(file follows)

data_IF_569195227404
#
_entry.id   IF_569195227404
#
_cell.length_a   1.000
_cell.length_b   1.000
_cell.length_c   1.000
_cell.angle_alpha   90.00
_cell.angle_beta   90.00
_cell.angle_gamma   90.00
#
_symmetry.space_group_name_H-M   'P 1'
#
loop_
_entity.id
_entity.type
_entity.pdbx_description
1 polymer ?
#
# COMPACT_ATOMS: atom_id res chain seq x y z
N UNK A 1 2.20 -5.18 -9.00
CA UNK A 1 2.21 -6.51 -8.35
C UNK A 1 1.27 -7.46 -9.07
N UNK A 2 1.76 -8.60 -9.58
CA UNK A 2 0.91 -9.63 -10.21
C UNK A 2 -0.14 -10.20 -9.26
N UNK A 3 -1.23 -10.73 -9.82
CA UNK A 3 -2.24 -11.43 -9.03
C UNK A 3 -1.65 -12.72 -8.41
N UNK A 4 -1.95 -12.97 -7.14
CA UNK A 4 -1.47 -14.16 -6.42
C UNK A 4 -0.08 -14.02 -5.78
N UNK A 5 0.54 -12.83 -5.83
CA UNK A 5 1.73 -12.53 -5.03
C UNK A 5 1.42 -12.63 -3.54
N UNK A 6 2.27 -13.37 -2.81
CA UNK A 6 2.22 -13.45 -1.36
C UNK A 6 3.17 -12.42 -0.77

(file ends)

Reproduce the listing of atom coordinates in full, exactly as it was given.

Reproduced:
data_IF_569195227404
#
_entry.id   IF_569195227404
#
_cell.length_a   1.000
_cell.length_b   1.000
_cell.length_c   1.000
_cell.angle_alpha   90.00
_cell.angle_beta   90.00
_cell.angle_gamma   90.00
#
_symmetry.space_group_name_H-M   'P 1'
#
loop_
_entity.id
_entity.type
_entity.pdbx_description
1 polymer ?
#
# COMPACT_ATOMS: atom_id res chain seq x y z
N UNK A 1 2.20 -5.18 -9.00
CA UNK A 1 2.21 -6.51 -8.35
C UNK A 1 1.27 -7.46 -9.07
N UNK A 2 1.76 -8.60 -9.58
CA UNK A 2 0.91 -9.63 -10.21
C UNK A 2 -0.14 -10.20 -9.26
N UNK A 3 -1.23 -10.73 -9.82
CA UNK A 3 -2.24 -11.43 -9.03
C UNK A 3 -1.65 -12.72 -8.41
N UNK A 4 -1.95 -12.97 -7.14
CA UNK A 4 -1.47 -14.16 -6.42
C UNK A 4 -0.08 -14.02 -5.78
N UNK A 5 0.54 -12.83 -5.83
CA UNK A 5 1.73 -12.53 -5.03
C UNK A 5 1.42 -12.63 -3.54
N UNK A 6 2.27 -13.37 -2.81
CA UNK A 6 2.22 -13.45 -1.36
C UNK A 6 3.17 -12.42 -0.77